To query this index, the application uses the SQL CONTAINS operator in the WHERE clause of a SELECT statement.

CTXCAT index

CONTEXT index enables users to search catalog information which consists of inventory type information, such as that of an online book store or auction site. The stored information consists of text information, such as book titles, and related structured information, such as price. The information is usually updated regularly to keep the online catalog up to date with the inventory.

To query this index, the application uses the CATSEARCH operator in the WHERE clause of a SELECT statement. Queries are usually a combination of a text component and a structured component. Results are almost always sorted by a structured component, such as date or price. Good response time is always an important factor with this type of query application.


CONTEXT index enables users to classify an incoming stream or a set of documents by comparing to a pre-defined set of rules. When a document matches one or more rules, the application performs some action.

For example, assume there is an incoming stream of news articles. You can define a rule to represent the category of Finance. The rule is essentially one or more queries that select document about the subject of Finance. When a document arrives about a Wall Street earnings forecast and satisfies the rules for this category, the application takes an action, such as tagging the document as Finance or e-mailing one or more users.

To classify an incoming stream of text, use the MATCHES operator in the WHERE clause of a SELECT statement. Before you start, you need to create a table of rules and then create a CTXRULE index.


CTXXPATH index is provided for improving performance on XPath searches on XML documents. Note that this indextype will be deprecated and is only supported for backward compatibility with older releases of Oracle Database where XMLIndex is not available. If you are building a new application, Oracle recommends that you use the XMLIndex. Although this index type can be helpful for existsNode() queries, it is not required for XML searching. For more information on XML search, see here.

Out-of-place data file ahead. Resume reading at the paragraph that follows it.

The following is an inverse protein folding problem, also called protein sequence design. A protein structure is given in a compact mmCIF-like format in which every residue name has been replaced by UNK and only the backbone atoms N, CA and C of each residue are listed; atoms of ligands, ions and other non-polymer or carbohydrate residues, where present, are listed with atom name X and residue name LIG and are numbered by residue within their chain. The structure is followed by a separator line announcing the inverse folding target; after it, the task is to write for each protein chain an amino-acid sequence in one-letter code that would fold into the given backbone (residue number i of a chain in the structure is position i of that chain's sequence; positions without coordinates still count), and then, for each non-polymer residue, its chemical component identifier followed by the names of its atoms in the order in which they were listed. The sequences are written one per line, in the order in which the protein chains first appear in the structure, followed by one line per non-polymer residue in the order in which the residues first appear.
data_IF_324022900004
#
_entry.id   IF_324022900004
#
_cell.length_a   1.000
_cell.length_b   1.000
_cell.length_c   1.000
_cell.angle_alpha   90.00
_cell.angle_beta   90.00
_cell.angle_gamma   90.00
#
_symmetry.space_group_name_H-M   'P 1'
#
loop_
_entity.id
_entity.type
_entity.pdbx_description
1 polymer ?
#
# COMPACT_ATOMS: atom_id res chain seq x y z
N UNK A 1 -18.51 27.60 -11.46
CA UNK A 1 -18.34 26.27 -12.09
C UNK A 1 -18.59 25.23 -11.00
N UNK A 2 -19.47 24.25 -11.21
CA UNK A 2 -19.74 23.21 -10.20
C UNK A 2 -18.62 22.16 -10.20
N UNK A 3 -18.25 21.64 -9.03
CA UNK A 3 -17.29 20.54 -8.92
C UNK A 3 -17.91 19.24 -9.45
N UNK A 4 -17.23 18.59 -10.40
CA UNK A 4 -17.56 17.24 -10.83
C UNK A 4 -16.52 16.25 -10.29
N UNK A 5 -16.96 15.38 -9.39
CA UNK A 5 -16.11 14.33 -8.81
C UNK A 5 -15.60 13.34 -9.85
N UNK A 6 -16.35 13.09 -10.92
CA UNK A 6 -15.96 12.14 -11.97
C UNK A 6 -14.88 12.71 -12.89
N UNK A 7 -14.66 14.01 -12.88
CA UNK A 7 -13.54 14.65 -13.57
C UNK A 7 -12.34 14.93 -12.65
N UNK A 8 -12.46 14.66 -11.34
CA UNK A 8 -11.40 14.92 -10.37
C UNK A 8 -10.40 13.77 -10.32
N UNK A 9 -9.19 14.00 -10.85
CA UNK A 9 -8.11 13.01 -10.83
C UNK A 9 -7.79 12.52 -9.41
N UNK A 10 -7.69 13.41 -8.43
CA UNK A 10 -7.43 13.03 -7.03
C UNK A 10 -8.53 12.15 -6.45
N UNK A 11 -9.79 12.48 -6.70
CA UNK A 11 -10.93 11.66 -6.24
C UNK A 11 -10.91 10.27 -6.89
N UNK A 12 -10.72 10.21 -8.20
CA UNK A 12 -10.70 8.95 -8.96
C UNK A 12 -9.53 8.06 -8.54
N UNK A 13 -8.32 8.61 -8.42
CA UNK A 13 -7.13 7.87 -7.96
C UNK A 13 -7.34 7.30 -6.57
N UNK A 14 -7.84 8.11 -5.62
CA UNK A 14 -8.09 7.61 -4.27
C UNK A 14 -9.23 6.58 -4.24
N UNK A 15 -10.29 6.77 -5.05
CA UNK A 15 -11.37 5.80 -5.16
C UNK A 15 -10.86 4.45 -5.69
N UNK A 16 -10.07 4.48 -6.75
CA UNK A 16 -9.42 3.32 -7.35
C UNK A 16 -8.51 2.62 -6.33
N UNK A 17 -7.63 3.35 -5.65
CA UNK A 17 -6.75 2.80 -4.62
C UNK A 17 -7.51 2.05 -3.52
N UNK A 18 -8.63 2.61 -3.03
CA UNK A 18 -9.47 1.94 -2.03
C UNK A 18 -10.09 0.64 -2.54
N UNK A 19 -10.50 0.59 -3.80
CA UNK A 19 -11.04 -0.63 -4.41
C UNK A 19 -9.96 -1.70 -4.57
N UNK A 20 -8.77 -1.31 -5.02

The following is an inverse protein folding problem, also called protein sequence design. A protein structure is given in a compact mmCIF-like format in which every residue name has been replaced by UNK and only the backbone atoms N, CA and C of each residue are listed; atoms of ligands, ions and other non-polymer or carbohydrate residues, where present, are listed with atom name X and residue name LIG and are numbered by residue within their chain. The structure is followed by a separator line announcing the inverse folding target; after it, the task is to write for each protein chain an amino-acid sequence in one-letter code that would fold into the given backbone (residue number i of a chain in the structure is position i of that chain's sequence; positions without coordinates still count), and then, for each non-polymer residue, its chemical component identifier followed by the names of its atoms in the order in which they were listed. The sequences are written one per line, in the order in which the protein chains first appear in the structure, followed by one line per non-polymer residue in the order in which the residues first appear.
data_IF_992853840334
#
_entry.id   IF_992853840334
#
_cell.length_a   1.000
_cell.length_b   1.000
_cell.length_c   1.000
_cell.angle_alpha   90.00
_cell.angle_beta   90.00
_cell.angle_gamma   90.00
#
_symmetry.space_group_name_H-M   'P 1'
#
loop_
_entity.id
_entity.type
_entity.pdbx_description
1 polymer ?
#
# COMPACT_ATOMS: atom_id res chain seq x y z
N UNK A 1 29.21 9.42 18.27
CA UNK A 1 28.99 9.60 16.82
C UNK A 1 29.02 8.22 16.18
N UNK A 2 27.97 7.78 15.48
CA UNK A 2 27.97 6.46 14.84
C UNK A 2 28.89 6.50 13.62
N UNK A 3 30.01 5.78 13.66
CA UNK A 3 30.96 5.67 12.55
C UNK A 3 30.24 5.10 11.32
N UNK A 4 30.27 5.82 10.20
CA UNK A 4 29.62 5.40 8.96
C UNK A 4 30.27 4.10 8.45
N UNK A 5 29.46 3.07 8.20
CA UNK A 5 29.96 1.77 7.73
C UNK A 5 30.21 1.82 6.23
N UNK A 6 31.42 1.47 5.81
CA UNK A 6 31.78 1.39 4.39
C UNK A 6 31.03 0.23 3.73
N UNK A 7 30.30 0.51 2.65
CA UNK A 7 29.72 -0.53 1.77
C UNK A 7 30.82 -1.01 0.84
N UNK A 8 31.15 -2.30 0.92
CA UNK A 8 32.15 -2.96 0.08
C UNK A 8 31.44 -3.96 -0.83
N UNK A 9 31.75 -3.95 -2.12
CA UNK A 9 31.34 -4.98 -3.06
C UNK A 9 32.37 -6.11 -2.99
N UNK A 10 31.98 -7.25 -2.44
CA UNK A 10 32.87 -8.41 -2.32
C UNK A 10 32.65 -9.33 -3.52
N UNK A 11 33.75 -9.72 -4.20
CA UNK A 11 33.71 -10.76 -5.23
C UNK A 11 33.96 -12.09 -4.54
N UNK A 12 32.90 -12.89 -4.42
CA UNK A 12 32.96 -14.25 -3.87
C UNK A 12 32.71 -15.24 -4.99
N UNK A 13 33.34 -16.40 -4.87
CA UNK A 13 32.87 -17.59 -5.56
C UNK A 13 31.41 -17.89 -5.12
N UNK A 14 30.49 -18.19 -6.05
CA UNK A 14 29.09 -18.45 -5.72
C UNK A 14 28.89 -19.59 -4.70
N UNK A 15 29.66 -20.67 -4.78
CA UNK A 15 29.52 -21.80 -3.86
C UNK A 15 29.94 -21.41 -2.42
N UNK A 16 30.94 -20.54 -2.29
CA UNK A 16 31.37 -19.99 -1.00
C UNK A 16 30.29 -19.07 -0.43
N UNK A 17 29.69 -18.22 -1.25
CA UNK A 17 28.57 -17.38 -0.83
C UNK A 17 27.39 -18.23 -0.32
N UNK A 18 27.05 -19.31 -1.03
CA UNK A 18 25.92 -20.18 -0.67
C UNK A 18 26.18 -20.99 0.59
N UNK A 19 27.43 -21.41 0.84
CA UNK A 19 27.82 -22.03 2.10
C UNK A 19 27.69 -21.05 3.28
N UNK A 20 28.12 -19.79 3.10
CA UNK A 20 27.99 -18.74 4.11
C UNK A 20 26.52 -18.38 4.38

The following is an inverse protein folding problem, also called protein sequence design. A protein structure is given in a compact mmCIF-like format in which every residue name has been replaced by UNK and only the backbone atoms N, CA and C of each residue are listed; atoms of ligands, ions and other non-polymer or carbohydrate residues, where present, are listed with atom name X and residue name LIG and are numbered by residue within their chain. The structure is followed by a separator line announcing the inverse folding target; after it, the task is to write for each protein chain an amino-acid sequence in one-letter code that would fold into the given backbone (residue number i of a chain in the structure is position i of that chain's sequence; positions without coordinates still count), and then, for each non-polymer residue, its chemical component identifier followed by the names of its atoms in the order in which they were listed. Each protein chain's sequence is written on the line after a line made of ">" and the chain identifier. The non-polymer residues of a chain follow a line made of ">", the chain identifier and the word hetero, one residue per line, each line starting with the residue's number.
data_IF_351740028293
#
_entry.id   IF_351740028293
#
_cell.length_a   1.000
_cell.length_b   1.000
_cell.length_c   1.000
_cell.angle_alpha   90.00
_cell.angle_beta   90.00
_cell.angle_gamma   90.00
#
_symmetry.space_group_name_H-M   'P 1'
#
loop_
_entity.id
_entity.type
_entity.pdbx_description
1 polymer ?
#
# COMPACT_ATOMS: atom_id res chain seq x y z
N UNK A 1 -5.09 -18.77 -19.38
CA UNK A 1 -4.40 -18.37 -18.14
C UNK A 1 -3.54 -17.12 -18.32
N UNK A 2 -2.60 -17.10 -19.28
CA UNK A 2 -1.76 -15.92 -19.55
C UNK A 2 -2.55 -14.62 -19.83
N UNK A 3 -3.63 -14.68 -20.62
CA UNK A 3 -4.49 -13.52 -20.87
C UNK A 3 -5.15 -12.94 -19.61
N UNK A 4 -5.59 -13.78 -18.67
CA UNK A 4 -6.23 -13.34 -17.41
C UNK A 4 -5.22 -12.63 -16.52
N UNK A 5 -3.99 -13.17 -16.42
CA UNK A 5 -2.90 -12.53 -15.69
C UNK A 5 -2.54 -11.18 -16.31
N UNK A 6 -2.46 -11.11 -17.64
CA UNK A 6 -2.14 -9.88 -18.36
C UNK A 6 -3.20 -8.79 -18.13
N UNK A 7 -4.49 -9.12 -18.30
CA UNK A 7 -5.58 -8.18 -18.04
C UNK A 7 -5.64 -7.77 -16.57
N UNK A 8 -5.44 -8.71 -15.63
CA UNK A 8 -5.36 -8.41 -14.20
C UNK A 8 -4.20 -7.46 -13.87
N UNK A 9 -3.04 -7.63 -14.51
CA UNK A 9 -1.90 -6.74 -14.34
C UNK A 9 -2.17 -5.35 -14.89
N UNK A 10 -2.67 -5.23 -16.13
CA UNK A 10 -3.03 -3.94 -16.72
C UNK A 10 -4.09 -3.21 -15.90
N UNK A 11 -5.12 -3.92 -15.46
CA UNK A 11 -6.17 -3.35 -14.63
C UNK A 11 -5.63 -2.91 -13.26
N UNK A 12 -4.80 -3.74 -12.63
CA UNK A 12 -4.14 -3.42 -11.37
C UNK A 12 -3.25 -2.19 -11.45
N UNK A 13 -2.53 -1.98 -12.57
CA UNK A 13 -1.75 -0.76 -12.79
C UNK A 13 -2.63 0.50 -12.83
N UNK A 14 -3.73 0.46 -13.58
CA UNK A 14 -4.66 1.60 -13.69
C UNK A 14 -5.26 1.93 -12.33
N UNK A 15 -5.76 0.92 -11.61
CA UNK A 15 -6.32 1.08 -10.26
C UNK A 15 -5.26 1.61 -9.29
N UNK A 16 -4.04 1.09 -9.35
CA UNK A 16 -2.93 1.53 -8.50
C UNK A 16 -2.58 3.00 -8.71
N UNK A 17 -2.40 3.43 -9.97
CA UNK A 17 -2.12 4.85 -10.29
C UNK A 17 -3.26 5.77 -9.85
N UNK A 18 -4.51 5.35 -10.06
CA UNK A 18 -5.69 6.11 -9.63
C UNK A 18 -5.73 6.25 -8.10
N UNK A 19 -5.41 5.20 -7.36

Theme Index

A document theme is a concept that is sufficiently developed in the document. By default in English and French, Oracle Text indexes theme information. Themes can be queried with the ABOUT operator.You can enable and disable theme indexing with the index_themes attribute of the BASIC_LEXER preference type. You can also index theme information in other languages provided you have loaded and compiled a knowledge base for the language.

Document Services

In addition to the search capabilities of Oracle Text, a number of other features are provided to simplify application development:

  • Document Format Support - In order to index documents stored in a variety of native formats, such as Word, Excel, PowerPoint, WordPerfect, HTML, and Acrobat/PDF, interMedia supplies a broad variety of "filters" that allow documents stored in their native formats to be indexed.
  • Document Viewing and Highlighting - Oracle Text Services can convert any supported document format to either plain text or formatted text (an HTML approximation retaining as much as possible of the original formatting; available for all formats except PDF). Both plain text and HTML versions may be viewed in a standard browser, allowing maximum flexibility in deployment, especially for public Web applications. Both plain text and HTML versions may be viewed with or without highlighting and navigation of the search words or themes. It is also possible to download the original document in its native form for viewing in either the original authoring system (Word, PowerPoint etc.) or in any third-party viewer. For viewing PDF documents, the Acrobat viewer should be used.
  • Document Storage - Oracle Text Services supports several document storage options. The most straightforward option is "direct" storage where documents are kept in an Oracle database table. Where this is not possible, documents may be indexed directly from a file system or URL address by simply storing a file pointer or URL in the indexed column.
  • Text Manager - Oracle Text supplies an administration tool, integrated with the Oracle. Enterprise Manager, through which all major text maintenance and administration functions may be performed.



Jenice said...

Great post. Absolutely its a great tool for searching process that has been added in 11g version of Oracle. I too have used this feature in many of the projects in which I have worked. Reading your post gave me opportunity to learn so many new facts and points about this feature that will surely help me out in learning this technology better.